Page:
In addition, survivor guilt may surface, and it can be experienced by anyone of any age. The confusion over why one was spared becomes problematic and leads to shame and guilt. These emotions result because he or she survived when the sibling did not, and it arises from the concurrent wave of relief that can wash over them. Although these feelings are normal, children can manufacture guilt when even briefly considering these thoughts.

Guilt also pervades the experience of observing the suffering of parents. Watching adults in pain is difficult for children and they may assume responsibility for their parents’ reactions.  Moms and dads are supposed to be stable and strong. Observing adults’ turmoil can be emotionally stressful to young ones. Kids may purposely try to avoid parents and pretend things are normal so as not to further upset the adults in their world.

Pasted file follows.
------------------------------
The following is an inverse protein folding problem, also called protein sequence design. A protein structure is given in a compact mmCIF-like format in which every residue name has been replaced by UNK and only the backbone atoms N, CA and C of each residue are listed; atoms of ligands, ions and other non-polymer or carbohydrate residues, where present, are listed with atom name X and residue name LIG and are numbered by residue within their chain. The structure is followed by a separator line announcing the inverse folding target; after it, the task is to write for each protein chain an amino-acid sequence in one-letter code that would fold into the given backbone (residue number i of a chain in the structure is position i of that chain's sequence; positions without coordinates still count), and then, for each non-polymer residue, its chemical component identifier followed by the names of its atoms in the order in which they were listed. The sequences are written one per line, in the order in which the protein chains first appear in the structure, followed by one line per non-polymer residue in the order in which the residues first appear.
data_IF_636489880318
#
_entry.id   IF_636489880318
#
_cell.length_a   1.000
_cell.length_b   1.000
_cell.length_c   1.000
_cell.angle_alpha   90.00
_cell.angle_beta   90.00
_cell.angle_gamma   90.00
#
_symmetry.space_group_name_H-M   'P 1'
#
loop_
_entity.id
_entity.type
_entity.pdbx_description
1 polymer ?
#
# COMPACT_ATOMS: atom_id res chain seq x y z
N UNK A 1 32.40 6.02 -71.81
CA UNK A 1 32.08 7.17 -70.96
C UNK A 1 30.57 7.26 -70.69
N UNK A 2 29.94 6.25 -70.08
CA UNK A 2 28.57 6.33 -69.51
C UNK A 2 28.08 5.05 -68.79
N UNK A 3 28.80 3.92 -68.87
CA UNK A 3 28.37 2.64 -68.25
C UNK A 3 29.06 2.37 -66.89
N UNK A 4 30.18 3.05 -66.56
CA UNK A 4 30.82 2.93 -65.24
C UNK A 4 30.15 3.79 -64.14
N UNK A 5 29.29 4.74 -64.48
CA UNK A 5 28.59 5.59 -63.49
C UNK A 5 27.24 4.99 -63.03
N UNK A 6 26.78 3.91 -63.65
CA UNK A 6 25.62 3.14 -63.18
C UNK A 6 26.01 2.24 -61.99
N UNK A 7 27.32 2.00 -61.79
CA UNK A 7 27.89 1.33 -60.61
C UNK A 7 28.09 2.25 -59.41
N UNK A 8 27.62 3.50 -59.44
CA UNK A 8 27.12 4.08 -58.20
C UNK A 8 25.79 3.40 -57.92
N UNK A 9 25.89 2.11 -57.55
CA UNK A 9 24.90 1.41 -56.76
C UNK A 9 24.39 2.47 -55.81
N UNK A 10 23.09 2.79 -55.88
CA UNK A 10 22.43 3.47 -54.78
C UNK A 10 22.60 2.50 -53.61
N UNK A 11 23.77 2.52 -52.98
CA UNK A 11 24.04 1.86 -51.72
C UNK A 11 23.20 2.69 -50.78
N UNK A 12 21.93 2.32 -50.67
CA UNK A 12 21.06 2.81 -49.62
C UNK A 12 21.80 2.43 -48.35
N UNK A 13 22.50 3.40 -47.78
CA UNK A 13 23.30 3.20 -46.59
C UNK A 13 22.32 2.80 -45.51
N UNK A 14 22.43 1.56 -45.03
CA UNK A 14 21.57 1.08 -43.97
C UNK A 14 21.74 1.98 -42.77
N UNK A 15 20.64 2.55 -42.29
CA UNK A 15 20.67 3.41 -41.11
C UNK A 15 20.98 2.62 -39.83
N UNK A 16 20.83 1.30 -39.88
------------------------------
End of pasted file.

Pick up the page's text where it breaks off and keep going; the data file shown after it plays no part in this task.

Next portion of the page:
Guilt Manifests in Various Ways

How do these guilty feelings present themselves? Sometimes we can recognize the guilt for what it is and confront it head-on, by talking it out or trying to rationalize it.

But many times it manifests in unconscious ways. A brother or sister may try to take on the late sibling’s roles, essentially as a form of compensation. He may become fearful, projecting anger toward himself through potential self-harm. She may become anxious and depressed without knowing the specific reason. He may grow compulsive, performing rituals to gain a sense of control. She may overachieve to prove to herself and others that she deserves to live.